By Stephanie Kennan, a Senior VP with McGuireWoods Consulting where she spearheads healthcare policy services for clients of McGuireWoods Consulting and McGuireWoods LLP
With reports that the House Democratic leadership has agreed to hearings on Medicare for All, and a recently released Harvard/Politico survey demonstrating that 84 percent of Democrats support a tax-funded national healthcare plan, the concept of Medicare for All is moving into the healthcare debate. At this point, however, Medicare for All is a concept defined by only general terms.
Historically, Medicare for All has meant a single-payer health insurance system covering all Americans, regardless of age or income. A number of plans under the rubric of Medicare for All were introduced in the last Congress. The shared overriding principle of these plans is that they envision enrolling more Americans in public health plans and providing government a greater role in setting prices and deciding benefits. However, the plans differed on which programs would expand and how far the government’s reach would extend. Some would eliminate all private health insurance, where others see a role for companies providing coverage to workers. The bills also differ on how to pay for the public expansion. Some would rely on tax increases, while others would ask those enrolling in government insurance to pay the costs.
Sen. Bernie Sanders’ (I-Vt.) Medicare for All Act would provide universal health insurance coverage with no premiums, no deductibles or other forms of cost-sharing, broad covered benefits and constraints on provider payment rates. To finance the program, the proposal relies on taxes. It would eliminate private insurance, including part of the current Medicare program offered through private health plans known as Medicare Advantage. The proposal also would establish a global budget for healthcare expenditures and prohibit balance billing.
The Mercatus Center at George Mason University released a report in June 2018 estimating that Sanders’ Medicare for All proposal would increase federal spending by $32 trillion over its first 10 years. The Urban Institute’s analysis of Sanders’ presidential healthcare reform proposal estimated that it would increase federal healthcare expenditures by $32.6 trillion over 10 years.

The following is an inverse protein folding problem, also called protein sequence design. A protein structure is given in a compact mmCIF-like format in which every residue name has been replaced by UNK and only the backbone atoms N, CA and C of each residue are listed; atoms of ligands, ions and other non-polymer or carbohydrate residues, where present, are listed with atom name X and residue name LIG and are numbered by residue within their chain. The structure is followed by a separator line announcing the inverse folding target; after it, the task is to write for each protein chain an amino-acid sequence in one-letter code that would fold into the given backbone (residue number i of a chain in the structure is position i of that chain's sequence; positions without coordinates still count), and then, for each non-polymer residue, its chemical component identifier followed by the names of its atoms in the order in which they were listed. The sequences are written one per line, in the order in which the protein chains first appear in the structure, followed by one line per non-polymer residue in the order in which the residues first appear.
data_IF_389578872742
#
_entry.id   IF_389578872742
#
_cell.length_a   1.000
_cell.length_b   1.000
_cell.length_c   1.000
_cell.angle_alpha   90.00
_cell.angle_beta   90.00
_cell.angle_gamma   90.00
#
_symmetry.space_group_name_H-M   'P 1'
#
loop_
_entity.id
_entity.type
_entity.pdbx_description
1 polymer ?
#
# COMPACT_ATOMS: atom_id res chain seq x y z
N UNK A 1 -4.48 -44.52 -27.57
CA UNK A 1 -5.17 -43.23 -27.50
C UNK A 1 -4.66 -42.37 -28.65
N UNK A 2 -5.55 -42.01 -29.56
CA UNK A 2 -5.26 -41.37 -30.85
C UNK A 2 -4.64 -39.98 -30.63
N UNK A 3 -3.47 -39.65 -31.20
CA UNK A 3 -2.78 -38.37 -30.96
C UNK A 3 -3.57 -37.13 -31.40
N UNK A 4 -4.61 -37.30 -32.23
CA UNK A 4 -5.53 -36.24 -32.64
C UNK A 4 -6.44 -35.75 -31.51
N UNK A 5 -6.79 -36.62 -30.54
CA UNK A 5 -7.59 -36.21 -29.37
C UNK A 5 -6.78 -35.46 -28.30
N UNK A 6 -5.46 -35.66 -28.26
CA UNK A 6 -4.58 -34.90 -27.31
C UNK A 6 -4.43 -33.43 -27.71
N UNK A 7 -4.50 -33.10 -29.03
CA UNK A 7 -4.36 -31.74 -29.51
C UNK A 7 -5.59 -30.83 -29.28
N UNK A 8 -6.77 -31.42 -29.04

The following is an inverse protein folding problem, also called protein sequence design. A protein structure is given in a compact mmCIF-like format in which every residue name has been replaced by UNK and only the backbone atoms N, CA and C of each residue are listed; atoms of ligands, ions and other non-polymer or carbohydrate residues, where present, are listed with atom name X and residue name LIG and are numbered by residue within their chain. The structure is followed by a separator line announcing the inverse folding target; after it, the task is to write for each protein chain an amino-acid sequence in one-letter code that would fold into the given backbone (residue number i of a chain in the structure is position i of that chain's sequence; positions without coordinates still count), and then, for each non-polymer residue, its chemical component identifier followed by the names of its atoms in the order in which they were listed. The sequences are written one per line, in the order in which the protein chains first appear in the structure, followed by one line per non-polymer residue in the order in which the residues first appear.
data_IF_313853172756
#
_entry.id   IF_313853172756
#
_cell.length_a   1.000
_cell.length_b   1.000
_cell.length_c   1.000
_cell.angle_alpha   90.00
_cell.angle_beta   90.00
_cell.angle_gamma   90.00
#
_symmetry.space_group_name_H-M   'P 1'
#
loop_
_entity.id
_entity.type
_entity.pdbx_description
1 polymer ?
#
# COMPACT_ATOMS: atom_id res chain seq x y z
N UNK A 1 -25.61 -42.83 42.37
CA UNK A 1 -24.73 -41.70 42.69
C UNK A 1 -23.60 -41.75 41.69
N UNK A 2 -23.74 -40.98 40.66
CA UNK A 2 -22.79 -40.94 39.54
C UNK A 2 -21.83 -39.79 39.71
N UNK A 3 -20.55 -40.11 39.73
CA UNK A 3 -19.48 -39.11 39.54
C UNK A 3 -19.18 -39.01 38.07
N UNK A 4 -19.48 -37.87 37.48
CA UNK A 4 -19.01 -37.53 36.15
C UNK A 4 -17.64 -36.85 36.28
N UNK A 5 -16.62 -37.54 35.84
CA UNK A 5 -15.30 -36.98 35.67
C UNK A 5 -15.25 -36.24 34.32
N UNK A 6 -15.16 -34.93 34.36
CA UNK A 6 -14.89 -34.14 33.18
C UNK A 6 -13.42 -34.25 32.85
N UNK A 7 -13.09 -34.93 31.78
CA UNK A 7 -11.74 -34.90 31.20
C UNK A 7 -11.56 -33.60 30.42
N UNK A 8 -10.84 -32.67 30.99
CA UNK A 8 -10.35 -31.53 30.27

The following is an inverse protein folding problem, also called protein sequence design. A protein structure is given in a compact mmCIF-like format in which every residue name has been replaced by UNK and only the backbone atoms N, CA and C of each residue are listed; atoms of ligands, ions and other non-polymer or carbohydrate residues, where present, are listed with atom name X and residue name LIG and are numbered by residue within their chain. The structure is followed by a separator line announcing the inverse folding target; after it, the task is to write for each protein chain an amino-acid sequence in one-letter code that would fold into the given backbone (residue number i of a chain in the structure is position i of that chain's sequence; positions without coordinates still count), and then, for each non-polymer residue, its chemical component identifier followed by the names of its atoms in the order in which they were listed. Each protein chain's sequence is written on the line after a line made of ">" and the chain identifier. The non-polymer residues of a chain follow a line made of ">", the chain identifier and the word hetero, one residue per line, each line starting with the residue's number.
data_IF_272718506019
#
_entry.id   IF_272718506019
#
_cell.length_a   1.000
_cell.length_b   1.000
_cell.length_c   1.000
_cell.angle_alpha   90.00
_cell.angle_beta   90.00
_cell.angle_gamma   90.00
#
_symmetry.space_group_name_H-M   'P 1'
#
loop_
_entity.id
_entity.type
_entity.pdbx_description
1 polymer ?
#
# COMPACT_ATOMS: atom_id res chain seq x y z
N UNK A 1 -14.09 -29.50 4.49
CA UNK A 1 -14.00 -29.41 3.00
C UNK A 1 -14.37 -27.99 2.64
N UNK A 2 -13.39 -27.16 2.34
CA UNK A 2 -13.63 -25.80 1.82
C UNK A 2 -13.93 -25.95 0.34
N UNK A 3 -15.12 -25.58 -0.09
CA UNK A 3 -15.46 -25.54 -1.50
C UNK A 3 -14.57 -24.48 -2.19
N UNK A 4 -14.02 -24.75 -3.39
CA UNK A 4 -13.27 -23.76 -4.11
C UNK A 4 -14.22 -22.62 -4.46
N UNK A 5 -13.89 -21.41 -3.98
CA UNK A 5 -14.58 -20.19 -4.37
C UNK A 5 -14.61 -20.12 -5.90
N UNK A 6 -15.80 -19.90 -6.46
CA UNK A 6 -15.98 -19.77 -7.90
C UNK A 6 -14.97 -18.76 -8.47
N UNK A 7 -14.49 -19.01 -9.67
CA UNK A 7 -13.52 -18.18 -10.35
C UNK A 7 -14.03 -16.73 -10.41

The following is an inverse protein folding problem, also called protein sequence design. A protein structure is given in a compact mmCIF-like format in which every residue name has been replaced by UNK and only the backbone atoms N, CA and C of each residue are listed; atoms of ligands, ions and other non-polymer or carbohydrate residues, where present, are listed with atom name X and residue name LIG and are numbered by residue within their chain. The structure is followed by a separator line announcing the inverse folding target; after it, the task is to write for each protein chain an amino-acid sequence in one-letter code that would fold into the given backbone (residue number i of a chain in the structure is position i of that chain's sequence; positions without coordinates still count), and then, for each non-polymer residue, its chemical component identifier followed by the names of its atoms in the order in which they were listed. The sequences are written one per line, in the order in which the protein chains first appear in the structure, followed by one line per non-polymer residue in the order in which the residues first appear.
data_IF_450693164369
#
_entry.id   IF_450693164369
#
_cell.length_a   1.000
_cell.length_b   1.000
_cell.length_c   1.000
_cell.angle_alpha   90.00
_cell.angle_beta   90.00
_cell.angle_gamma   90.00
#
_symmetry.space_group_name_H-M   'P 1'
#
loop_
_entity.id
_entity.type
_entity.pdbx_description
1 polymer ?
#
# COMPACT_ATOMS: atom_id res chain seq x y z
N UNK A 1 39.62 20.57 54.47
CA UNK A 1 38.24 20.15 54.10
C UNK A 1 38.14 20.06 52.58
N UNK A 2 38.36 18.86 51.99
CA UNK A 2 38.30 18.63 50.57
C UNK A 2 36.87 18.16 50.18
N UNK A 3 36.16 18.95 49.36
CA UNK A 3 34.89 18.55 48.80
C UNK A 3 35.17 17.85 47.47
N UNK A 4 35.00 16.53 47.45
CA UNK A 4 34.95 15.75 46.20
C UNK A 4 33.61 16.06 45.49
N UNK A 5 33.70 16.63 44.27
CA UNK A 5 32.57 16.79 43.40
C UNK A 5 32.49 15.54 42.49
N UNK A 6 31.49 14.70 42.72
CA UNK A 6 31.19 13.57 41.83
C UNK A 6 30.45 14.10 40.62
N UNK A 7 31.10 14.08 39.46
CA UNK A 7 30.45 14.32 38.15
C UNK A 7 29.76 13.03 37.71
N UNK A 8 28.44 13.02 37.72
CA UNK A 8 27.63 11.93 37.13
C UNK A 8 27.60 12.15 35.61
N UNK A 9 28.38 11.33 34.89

Another proposal, introduced by now-former Rep. Keith Ellison (D-Minn.), has a structure similar to that of Sanders’ proposal, but it would cover long-term care services. Under the Sanders proposal, Medicaid would continue to provide long-term care. Both bills assume administrative savings associated with having one payer. The Ellison bill describes a new revenue source to cover additional costs, while the Sanders bill does not specify financing other than the elimination of current federal spending obligations for public programs such as Medicaid, the Children’s Health Insurance Program, tax expenditures for employer-sponsored coverage and subsidies for the Affordable Care Act (ACA) market coverage.
Other proposals would establish a federal public option that would build on the ACA and allow a blend of private insurance and public coverage. In some bills, the public plan option would be offered alongside private insurance through the ACA marketplace and small employers.
To demonstrate the need for details, new House Budget Committee Chair John Yarmouth asked the Congressional Budget Office for details. The Budget Committee is one of the committees to hold hearings on Medicare for All. However, the questions asked show how important it is to define what is being discussed. Yarmouth’s questions related to the following:
• How a system would be administered
• Coverage eligibility and enrollment
• Covered services and cost-sharing requirements, if any
• The role, if any, private insurers would play
• Whether other public programs (such as Medicaid, the Veterans Health Administration, the Indian Health Service and the Military Health System) would continue to exist
• How provider payment rates would be
• Participation rules for providers
• Methods to contain costs
• How a system would be financed
As policymakers debate how to improve access and coverage to healthcare services, the public is already interpreting Medicare for All in different ways. The first decision that will require consensus is whether to build upon the ACA or adopt a different healthcare system architecture altogether.